By Gail Ashton (auth.)
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Additional info for Chaucer: The Canterbury Tales
She begins simply enough with a hint that her heart was set on Jankyn even before her previous husband had been decently buried. When her late husband is taken to church she tells us in an almost casual manner that it is her neighbours 'that for hym maden sorwe', not her. This telling omission is reinforced by her admission that she has eyes only for 'Jankyn, oure clerk', and her comment that she is unable to prevent herself looking at his lovely legs as he follows the funeral bier. Immediately this almost unseemly and shocking admission strikes home and we gain a strong sense of her energy and liveliness, indeed her frankly admitted sexuality.
The Bible, romance, epic history none compare to the case of a fox trying to eat a cockerel for his dinner! The effect remains, however, with Chauntecleer the noble victim and the audience highly entertained. ' 32 Practical Examples ofAnalysis This seems to indicate that one single action is the key to his downfall as in the case of so many heroes who fall victim to destiny. If only he hadn't done it, the narrator suggests, a cry reinforced by another technique employed in these lines, the use of exclamation.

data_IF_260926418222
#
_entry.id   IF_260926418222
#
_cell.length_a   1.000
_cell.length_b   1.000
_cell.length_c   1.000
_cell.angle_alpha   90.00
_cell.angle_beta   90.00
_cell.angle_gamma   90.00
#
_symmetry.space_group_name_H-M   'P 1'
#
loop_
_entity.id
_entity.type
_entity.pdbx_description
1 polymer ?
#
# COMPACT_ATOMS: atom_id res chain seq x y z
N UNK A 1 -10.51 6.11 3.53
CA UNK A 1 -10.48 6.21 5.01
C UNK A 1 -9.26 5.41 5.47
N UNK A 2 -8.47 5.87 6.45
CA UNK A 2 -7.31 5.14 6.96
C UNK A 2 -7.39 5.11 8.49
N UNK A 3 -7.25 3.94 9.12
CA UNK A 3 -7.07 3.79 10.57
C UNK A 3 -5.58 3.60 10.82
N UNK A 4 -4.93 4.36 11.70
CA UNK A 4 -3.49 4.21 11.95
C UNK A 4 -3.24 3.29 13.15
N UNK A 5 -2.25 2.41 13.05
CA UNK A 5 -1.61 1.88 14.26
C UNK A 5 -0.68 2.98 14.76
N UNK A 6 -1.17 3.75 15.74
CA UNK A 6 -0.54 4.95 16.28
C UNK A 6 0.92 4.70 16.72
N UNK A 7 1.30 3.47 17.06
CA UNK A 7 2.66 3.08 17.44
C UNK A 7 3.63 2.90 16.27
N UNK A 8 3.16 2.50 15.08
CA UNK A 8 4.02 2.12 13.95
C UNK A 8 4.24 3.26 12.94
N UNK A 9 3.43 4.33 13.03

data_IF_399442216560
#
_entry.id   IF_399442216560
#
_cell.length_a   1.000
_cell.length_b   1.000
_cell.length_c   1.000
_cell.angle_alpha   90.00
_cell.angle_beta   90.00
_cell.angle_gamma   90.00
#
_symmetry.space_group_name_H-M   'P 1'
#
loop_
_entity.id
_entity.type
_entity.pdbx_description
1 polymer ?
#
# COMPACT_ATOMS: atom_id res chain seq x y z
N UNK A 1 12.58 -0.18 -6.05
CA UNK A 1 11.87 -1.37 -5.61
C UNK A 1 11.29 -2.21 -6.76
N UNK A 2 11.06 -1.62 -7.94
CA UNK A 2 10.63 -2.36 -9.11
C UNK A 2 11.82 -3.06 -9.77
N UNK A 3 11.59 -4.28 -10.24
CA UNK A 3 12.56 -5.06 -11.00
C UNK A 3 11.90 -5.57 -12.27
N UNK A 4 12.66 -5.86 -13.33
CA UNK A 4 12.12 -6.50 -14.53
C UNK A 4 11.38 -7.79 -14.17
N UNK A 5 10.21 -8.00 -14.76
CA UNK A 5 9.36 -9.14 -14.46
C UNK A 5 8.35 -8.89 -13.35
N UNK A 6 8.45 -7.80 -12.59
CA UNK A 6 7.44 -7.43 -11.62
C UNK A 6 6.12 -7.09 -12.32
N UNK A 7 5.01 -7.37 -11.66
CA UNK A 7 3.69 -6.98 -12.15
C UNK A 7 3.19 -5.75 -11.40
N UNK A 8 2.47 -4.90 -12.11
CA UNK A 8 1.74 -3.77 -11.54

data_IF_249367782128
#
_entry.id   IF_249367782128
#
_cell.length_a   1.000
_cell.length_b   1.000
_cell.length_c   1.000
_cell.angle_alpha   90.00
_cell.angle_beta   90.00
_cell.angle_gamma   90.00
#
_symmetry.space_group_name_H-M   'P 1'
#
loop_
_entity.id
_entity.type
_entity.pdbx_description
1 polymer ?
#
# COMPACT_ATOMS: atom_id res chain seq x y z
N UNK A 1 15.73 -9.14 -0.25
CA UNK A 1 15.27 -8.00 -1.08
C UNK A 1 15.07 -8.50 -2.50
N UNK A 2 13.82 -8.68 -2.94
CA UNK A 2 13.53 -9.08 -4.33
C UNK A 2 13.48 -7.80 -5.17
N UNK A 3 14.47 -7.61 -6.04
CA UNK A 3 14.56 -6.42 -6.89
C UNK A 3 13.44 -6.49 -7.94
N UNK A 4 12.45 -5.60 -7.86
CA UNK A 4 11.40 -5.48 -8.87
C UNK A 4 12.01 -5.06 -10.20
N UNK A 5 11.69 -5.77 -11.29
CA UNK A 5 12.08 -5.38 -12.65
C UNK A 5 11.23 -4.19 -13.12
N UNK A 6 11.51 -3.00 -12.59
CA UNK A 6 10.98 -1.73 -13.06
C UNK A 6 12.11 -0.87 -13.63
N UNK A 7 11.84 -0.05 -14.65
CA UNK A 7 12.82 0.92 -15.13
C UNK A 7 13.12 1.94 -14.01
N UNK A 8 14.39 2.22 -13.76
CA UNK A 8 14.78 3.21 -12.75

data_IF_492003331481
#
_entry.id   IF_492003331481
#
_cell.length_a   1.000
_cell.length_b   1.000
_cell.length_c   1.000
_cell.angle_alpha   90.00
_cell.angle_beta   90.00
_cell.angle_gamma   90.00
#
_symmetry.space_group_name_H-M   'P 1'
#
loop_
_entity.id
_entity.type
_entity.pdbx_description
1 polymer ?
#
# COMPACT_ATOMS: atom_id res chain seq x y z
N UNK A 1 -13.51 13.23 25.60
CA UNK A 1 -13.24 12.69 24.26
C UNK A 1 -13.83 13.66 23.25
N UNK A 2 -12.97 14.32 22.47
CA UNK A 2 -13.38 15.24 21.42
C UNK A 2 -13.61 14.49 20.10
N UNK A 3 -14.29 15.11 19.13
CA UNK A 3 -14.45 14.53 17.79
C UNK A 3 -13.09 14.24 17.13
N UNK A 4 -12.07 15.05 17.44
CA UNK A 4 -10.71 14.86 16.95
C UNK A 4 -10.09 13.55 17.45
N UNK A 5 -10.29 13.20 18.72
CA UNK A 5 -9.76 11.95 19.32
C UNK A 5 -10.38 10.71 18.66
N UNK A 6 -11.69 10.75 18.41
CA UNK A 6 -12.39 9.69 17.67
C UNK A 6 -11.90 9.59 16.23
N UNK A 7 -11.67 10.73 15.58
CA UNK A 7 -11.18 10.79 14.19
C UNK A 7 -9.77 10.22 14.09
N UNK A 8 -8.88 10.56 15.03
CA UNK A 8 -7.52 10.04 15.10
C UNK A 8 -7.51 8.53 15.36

Alison wants only to be loved. Her main concern is not the man himself; in one respect she is quite indiscriminate. Instead her feelings are aroused when, as the above quotation indicates, the man likes her. She sexually lavishes her own love on her men while her description of lusting after Jankyn's legs is as much adolescent infatuation as embarrassingly lustful. Her nature is brazen yet affectionate and loving; she tells us that despite her maturity and experience she falls head over heels for Jankyn, that 'al my herte I yaf unto his hoold' .